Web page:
Over half of UK social network users willing to share social data for personalized content

By Jonathan Lakin

The Intent HQ study, conducted among 2,000 UK adults who use social networks, highlights the increasing value of this social media data, with two thirds saying they only follow people or brands they have a genuine interest in. Around a third (32%) also agree they have become more selective in the information they share about likes and interests on social networks.

The research also shows the depth of valuable data available for digital content and ecommerce personalization. Over half of social network users (54%) have shared their relationship status, 50% their interests and hobbies, 30% share information about holidays and 35% share events they’ve attended.

As well as sharing social media data, a significant 56% of social network users confirmed they would also log into another website using their Facebook or Twitter profile for a personalized experience. Accessing offers and discounts on relevant products are the key driver, cited by 57%, followed by products based on their interests (41%) and then seeing content that friends and family have engaged with, such as music, videos or articles (34%).

The most likely sites that people are willing to share their social data with are general retailers (39%) and supermarkets (38%), suggesting that personalization is most valuable when there is a wide variety of products and content to choose from. Other popular verticals for sharing social data are music (29%), travel (22%) and film and TV (22%).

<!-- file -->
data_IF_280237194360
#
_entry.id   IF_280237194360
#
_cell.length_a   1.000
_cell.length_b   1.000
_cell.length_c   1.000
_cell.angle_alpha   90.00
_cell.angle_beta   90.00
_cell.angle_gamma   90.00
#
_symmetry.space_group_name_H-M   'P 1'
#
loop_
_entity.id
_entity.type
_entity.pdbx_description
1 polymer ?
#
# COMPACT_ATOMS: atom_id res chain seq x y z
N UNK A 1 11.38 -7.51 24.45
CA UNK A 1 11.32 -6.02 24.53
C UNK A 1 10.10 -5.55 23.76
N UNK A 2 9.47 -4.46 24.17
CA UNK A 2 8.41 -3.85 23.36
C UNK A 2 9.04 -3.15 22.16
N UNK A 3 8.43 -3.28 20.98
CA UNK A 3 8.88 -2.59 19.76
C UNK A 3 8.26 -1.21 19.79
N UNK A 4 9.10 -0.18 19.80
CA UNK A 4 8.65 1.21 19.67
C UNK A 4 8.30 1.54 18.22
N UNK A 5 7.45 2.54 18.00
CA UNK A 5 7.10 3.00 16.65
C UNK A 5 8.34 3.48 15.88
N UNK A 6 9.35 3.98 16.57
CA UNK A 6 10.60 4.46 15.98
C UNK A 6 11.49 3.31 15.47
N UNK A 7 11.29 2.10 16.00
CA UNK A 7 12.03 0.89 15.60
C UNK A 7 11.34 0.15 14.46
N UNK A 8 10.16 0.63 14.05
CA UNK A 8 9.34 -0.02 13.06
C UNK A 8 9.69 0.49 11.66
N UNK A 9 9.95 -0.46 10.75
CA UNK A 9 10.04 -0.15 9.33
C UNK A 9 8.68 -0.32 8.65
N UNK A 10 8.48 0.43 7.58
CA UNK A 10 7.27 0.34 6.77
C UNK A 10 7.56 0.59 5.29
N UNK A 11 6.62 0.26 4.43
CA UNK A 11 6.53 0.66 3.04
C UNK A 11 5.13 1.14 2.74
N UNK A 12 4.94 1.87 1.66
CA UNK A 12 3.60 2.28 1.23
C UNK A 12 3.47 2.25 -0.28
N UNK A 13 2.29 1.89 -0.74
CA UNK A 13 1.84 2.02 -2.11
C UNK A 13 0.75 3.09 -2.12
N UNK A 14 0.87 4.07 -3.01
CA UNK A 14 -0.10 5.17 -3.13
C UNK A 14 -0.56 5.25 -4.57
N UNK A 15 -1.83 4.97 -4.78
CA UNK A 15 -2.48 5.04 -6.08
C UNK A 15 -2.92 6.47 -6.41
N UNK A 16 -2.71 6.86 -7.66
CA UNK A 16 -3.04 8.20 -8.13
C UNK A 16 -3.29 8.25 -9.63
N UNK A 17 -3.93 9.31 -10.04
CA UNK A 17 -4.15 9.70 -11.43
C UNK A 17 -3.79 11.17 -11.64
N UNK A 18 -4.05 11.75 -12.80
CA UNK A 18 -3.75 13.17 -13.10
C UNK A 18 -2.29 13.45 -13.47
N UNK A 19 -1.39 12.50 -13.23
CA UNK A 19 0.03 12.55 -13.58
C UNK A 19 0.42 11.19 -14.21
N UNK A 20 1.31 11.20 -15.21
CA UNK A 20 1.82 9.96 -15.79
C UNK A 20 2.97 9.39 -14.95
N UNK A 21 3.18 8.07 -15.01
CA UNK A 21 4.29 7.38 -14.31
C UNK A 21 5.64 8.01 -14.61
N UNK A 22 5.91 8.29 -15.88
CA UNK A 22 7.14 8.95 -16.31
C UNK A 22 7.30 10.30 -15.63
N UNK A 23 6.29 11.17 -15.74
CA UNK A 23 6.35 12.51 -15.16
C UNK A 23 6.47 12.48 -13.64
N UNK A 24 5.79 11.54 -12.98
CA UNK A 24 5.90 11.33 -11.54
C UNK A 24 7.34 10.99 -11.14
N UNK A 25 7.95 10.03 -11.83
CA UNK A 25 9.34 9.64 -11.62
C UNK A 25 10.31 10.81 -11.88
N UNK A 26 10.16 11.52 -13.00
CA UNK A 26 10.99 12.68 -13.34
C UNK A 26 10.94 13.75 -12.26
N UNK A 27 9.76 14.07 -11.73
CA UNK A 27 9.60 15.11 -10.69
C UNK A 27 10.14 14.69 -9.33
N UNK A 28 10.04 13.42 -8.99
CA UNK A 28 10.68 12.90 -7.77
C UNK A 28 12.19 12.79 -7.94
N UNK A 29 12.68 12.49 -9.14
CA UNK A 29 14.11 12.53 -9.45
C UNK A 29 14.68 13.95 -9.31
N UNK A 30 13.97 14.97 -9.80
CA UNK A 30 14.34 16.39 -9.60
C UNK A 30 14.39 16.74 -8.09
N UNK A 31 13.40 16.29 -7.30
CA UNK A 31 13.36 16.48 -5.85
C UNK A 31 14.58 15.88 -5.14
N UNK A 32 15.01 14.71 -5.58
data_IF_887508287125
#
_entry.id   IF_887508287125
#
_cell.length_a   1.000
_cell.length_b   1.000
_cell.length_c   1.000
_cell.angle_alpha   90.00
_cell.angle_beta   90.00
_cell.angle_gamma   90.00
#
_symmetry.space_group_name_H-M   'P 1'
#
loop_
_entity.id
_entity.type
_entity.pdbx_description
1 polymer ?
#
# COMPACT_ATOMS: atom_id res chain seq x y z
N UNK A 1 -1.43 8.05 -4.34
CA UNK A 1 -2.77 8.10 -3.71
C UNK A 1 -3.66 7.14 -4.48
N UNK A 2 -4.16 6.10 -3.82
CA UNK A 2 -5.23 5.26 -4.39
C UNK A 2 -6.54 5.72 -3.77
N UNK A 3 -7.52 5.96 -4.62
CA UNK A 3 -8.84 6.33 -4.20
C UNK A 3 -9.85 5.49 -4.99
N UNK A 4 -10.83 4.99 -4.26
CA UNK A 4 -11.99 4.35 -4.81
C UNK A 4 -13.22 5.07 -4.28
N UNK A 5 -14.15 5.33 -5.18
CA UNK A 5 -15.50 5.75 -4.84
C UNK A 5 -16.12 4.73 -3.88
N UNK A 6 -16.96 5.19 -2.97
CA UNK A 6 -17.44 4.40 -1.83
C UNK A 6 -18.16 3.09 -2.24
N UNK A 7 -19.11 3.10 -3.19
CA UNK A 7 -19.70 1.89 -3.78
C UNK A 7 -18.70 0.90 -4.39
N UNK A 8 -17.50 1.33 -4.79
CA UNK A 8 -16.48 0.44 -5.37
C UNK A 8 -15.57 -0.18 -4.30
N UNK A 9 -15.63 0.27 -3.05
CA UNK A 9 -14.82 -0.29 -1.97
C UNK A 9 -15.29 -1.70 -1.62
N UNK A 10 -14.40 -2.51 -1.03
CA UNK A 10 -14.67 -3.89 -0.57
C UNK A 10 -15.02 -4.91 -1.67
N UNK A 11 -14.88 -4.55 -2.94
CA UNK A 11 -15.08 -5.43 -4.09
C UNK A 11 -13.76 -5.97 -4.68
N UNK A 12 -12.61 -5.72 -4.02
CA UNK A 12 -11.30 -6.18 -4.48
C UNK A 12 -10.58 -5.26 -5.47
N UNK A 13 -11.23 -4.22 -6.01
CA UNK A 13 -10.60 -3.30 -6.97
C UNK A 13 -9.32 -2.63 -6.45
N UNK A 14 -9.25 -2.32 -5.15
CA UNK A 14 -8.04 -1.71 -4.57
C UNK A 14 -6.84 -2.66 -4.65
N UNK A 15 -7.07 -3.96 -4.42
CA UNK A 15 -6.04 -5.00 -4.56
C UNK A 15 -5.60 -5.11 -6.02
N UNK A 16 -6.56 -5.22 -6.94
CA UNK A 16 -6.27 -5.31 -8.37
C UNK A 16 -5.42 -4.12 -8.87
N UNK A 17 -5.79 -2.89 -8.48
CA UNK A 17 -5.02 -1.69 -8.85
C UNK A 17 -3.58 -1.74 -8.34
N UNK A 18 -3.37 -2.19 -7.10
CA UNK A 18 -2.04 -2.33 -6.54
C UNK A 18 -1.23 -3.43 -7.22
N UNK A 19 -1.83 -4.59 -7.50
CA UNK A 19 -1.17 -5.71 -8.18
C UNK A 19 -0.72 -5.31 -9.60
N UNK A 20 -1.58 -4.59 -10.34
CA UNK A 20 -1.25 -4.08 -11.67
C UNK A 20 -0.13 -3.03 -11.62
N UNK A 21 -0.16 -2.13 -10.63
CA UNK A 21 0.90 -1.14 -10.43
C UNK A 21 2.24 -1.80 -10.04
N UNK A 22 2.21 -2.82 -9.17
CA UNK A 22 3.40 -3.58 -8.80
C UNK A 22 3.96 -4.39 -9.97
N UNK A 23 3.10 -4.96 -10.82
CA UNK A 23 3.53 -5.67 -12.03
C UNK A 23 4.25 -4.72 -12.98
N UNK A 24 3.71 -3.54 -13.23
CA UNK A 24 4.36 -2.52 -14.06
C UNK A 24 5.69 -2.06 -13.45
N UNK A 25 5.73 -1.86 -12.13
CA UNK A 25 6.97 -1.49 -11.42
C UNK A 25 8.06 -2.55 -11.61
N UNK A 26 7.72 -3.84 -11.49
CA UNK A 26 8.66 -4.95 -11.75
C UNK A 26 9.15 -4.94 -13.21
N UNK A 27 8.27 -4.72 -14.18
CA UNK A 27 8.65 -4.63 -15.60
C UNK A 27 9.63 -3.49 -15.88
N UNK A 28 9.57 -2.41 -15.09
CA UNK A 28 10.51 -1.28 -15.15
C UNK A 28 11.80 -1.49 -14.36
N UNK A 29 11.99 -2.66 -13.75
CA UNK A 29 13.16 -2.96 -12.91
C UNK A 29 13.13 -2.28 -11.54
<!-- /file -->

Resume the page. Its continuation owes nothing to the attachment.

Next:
The research results also reveal insights into male and female attitudes to social data sharing.

Men are more likely to log in using their social profile for relevant content recommendations, for example for music, videos or articles relevant to their interests. Women are more likely to share the social data that is public on their profile, for relevant deals and offers, and are also more likely to turn to their social networks for advice on leisure activities, for example which books to read and ideas on days out.

The study did find some resistance to sharing social data on other websites, with the biggest barrier being privacy concerns. Annoying notifications are a frustration, as is annoying friends with irrelevant updates. Men are overall less worried about sharing social data and the age group least concerned was 18-24 year olds.

The statistics clearly show the value of social data in personalization. People are becoming more savvy and selective about what they share on social networks, which only makes the data being made available much richer for true personalization and creating a tailored online experience. This huge volume of data is incredibly powerful, allowing marketers to go far beyond domain specific information in their personalization strategy, targeting intent as opposed to purely using lagging data.

We’ve also identified a clear consumer openness to social personalization, when users know why they are sharing their social data and what they will get in return. The barriers around privacy and over-sharing frustrations should not be ignored, but can be overcome by earning trust, clear transparency, focussing on intent and delivering on the quality online experience. It’s also interesting that it is the youngest age group that is most open to sharing their social data, a sign that this is only going to grow.


The consumer survey was conducted by OnePoll in June 2013 and consulted 2,000 UK consumers who use social networks. The results of answers were translated into percentage values.

About the author

Jonathan Lakin is CEO of Intent HQ.

Intent HQ turns social data into revenue, straight out of the box, using insight from visitors’ social media activity to personalize their online experiences. Plug in our tech and Intent HQ does the rest, presenting content or products each visitor is most likely to love, every time they visit.


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